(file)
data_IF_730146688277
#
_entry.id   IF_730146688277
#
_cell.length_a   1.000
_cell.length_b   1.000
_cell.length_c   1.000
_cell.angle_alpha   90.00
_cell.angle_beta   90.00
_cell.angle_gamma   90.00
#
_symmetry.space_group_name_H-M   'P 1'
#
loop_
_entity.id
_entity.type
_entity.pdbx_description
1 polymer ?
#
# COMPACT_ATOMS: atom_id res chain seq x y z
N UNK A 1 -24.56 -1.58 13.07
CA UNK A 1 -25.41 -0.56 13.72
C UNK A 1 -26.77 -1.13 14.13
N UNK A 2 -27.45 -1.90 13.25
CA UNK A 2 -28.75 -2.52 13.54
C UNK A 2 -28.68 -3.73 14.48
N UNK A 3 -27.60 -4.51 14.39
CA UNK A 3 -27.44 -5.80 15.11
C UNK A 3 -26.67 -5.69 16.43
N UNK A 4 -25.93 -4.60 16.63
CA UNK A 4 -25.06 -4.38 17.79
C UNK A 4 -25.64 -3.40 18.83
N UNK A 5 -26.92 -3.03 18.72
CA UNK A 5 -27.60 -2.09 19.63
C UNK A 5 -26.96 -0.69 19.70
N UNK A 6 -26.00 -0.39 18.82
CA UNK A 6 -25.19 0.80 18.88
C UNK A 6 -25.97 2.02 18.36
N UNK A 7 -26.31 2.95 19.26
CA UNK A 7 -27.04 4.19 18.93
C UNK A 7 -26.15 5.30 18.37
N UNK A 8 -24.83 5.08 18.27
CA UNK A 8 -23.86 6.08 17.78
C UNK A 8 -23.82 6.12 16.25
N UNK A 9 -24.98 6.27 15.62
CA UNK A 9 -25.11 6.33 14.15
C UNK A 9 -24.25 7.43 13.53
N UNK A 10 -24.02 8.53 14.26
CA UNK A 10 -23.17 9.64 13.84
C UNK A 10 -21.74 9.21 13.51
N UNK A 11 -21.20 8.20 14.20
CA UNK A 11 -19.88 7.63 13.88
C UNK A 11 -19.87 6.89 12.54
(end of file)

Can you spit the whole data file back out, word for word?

data_IF_730146688277
#
_entry.id   IF_730146688277
#
_cell.length_a   1.000
_cell.length_b   1.000
_cell.length_c   1.000
_cell.angle_alpha   90.00
_cell.angle_beta   90.00
_cell.angle_gamma   90.00
#
_symmetry.space_group_name_H-M   'P 1'
#
loop_
_entity.id
_entity.type
_entity.pdbx_description
1 polymer ?
#
# COMPACT_ATOMS: atom_id res chain seq x y z
N UNK A 1 -24.56 -1.58 13.07
CA UNK A 1 -25.41 -0.56 13.72
C UNK A 1 -26.77 -1.13 14.13
N UNK A 2 -27.45 -1.90 13.25
CA UNK A 2 -28.75 -2.52 13.54
C UNK A 2 -28.68 -3.73 14.48
N UNK A 3 -27.60 -4.51 14.39
CA UNK A 3 -27.44 -5.80 15.11
C UNK A 3 -26.67 -5.69 16.43
N UNK A 4 -25.93 -4.60 16.63
CA UNK A 4 -25.06 -4.38 17.79
C UNK A 4 -25.64 -3.40 18.83
N UNK A 5 -26.92 -3.03 18.72
CA UNK A 5 -27.60 -2.09 19.63
C UNK A 5 -26.96 -0.69 19.70
N UNK A 6 -26.00 -0.39 18.82
CA UNK A 6 -25.19 0.80 18.88
C UNK A 6 -25.97 2.02 18.36
N UNK A 7 -26.31 2.95 19.26
CA UNK A 7 -27.04 4.19 18.93
C UNK A 7 -26.15 5.30 18.37
N UNK A 8 -24.83 5.08 18.27
CA UNK A 8 -23.86 6.08 17.78
C UNK A 8 -23.82 6.12 16.25
N UNK A 9 -24.98 6.27 15.62
CA UNK A 9 -25.11 6.33 14.15
C UNK A 9 -24.25 7.43 13.53
N UNK A 10 -24.02 8.53 14.26
CA UNK A 10 -23.17 9.64 13.84
C UNK A 10 -21.74 9.21 13.51
N UNK A 11 -21.20 8.20 14.20
CA UNK A 11 -19.88 7.63 13.88
C UNK A 11 -19.87 6.89 12.54